I Quit My Job For Creative Satisfaction: Comedian Kunal Rao

A chartered accountant by profession, Kunal Rao quit his lucrative career and chose to follow his passion of being creative. Today being a comedian is not that easy until and unless you think twice before making fun of yourself or of topics of utter importance. He has had a long journey from filing taxes and tallying balance sheets to penning down jokes like none other. His comedy ranges from CAs to marriage and from hospitality to Technology; he leaves no stone unturned to make you burst into laughter. We spoke to the comedian on his journey from the ‘C’ of Chartered Accountant to the ‘C’ of Comedy, on his idea behind ‘Dandy March’ to his relationship with good friend Sorabh Pant. Here are the excerpts from the interview:


1. As a CA you have to be good at numbers. What made you get into a field where the numbers (income) are so bad? 

We deal with figures all the time in comedy too.


2. How has the journey been from a cubicle in London to the stage? Take us through your journey from filing taxes and tallying sheets to penning down jokes.

I quit my high paying job thinking I would get some creative satisfaction. Sorabh Pant, a college friend, put me up on to an open mic and then hired me as his opening comedian. Then we kept gigging until it became profitable. The journey was long and great, with lots of late night philosophy and mid-afternoon motivation.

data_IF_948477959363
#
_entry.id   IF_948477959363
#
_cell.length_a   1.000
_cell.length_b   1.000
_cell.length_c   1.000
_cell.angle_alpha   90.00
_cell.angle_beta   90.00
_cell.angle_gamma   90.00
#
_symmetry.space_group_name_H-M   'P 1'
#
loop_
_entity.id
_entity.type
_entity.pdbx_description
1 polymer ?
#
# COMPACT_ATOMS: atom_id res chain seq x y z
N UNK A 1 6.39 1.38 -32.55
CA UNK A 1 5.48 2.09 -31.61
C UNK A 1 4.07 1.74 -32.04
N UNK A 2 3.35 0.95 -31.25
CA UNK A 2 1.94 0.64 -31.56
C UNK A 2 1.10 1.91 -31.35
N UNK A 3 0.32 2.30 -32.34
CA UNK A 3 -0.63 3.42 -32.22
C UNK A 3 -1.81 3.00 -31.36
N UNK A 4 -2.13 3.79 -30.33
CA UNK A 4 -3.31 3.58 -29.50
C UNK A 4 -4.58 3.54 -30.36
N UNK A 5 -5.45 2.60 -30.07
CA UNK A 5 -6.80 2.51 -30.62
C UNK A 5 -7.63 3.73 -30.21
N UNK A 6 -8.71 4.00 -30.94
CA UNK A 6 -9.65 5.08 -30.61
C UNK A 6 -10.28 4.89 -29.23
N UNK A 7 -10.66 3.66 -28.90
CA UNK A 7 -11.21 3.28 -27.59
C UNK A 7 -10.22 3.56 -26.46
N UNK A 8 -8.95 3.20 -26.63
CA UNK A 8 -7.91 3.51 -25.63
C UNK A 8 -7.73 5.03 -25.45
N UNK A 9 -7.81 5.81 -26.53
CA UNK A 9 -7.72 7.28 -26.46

3. How did you get together with EIC and Sorabh Pant? 

After gigging a while for Sorabh’s first solo, Pant on Fire, we decided to expand something other than our waistlines. We started hiring a comedy writing and improv team. We launched as a brand when we signed deals with 2-3 pubs and auditoriums for monthly comedy shows.


4. Top three upcoming comedians of India we should be watching out for?

Angad Singh Ranyal, Rahul Subramanian and Siddharth Dudeja.

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5. As a comedian what’s your take on being ‘Secular’ and ‘Tolerant’? 

Do and be what you want.


6. How important a role does a crowd play for a comedian? 

Crowds are important, no doubt. I mean, that’s who we perform for! Over time I have found the differences in crowd is reducing. At the end of the day, you have to give it your best, and if you do that, it doesn’t matter where or who you perform for. I like any crowd that laughs heartily, and doesn’t hold back showing their appreciation.

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7. What was the idea behind ‘Dandy March’? 

Three-fold:

A – I am hoping by the end of the month I’ll be a different comedian. Gigging every day changes your personality, confidence, and abilities, and I’m hoping to make it better.

B – I wanted people to know I exist. In the chaotic online space, comedians become irrelevant quite quickly. I was hoping this would help my online profile a little. I feel it already has, a little.

C – I wanted comedians to know it’s possible. You can gig every single day if you try hard.


8. Where do you see comedy in India two years down the line?

It will still exist! 


9. What comedy is taboo for Indian audiences? 

Nothing! You just need to know how to say what you want to say.

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